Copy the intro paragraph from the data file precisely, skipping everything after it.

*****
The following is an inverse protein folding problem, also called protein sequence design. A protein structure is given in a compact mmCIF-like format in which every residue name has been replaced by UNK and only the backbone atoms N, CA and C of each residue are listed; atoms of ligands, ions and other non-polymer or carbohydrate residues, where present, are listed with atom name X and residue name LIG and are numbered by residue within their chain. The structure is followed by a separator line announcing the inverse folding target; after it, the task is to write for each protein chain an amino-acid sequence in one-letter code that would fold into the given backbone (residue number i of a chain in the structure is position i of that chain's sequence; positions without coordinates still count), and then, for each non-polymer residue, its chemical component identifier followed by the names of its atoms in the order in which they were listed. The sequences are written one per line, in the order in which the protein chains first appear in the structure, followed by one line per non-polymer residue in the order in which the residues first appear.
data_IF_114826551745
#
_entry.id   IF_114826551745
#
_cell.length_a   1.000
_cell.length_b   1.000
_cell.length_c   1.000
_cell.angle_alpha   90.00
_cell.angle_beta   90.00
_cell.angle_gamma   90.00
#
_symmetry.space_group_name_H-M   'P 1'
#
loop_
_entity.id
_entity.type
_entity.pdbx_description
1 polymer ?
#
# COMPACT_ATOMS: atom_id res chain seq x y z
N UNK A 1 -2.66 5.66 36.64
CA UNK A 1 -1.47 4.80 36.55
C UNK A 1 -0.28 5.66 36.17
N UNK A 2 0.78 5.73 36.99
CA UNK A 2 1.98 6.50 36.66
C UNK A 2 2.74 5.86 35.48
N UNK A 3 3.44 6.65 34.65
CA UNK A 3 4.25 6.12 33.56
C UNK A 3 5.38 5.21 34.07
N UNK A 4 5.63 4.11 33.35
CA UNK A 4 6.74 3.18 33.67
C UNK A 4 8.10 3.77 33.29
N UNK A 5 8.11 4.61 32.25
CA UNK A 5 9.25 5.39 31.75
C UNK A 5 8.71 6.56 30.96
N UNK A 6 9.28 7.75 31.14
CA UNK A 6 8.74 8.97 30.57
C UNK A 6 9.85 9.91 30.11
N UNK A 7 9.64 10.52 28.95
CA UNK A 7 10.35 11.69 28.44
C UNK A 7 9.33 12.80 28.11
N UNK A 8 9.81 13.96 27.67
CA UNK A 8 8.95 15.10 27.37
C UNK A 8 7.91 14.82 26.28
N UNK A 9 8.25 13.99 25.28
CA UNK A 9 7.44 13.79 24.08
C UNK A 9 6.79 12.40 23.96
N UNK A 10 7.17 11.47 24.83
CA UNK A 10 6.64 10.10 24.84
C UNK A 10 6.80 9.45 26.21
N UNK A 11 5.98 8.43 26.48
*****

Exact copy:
The following is an inverse protein folding problem, also called protein sequence design. A protein structure is given in a compact mmCIF-like format in which every residue name has been replaced by UNK and only the backbone atoms N, CA and C of each residue are listed; atoms of ligands, ions and other non-polymer or carbohydrate residues, where present, are listed with atom name X and residue name LIG and are numbered by residue within their chain. The structure is followed by a separator line announcing the inverse folding target; after it, the task is to write for each protein chain an amino-acid sequence in one-letter code that would fold into the given backbone (residue number i of a chain in the structure is position i of that chain's sequence; positions without coordinates still count), and then, for each non-polymer residue, its chemical component identifier followed by the names of its atoms in the order in which they were listed. The sequences are written one per line, in the order in which the protein chains first appear in the structure, followed by one line per non-polymer residue in the order in which the residues first appear.